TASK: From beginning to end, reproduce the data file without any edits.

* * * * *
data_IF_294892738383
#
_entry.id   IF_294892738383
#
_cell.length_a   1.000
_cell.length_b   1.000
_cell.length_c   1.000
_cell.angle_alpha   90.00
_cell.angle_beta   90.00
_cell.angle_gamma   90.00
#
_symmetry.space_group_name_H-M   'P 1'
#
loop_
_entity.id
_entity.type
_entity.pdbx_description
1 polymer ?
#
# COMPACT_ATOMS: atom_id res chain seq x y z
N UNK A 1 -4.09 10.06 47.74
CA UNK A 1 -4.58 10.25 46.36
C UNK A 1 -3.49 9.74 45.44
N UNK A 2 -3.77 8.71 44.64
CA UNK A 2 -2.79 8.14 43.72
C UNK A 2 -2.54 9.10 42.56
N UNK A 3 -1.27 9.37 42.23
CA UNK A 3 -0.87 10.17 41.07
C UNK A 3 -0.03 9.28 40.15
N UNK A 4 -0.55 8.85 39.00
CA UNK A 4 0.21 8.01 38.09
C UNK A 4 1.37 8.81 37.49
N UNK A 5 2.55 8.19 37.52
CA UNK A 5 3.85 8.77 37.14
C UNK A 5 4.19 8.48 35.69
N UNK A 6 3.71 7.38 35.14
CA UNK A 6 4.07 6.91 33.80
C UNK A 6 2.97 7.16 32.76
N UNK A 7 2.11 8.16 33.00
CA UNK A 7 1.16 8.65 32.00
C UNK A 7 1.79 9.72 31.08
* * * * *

data_IF_294892738383
#
_entry.id   IF_294892738383
#
_cell.length_a   1.000
_cell.length_b   1.000
_cell.length_c   1.000
_cell.angle_alpha   90.00
_cell.angle_beta   90.00
_cell.angle_gamma   90.00
#
_symmetry.space_group_name_H-M   'P 1'
#
loop_
_entity.id
_entity.type
_entity.pdbx_description
1 polymer ?
#
# COMPACT_ATOMS: atom_id res chain seq x y z
N UNK A 1 -4.09 10.06 47.74
CA UNK A 1 -4.58 10.25 46.36
C UNK A 1 -3.49 9.74 45.44
N UNK A 2 -3.77 8.71 44.64
CA UNK A 2 -2.79 8.14 43.72
C UNK A 2 -2.54 9.10 42.56
N UNK A 3 -1.27 9.37 42.23
CA UNK A 3 -0.87 10.17 41.07
C UNK A 3 -0.03 9.28 40.15
N UNK A 4 -0.55 8.85 39.00
CA UNK A 4 0.21 8.01 38.09
C UNK A 4 1.37 8.81 37.49
N UNK A 5 2.55 8.19 37.52
CA UNK A 5 3.85 8.77 37.14
C UNK A 5 4.19 8.48 35.69
N UNK A 6 3.71 7.38 35.14
CA UNK A 6 4.07 6.91 33.80
C UNK A 6 2.97 7.16 32.76
N UNK A 7 2.11 8.16 33.00
CA UNK A 7 1.16 8.65 32.00
C UNK A 7 1.79 9.72 31.08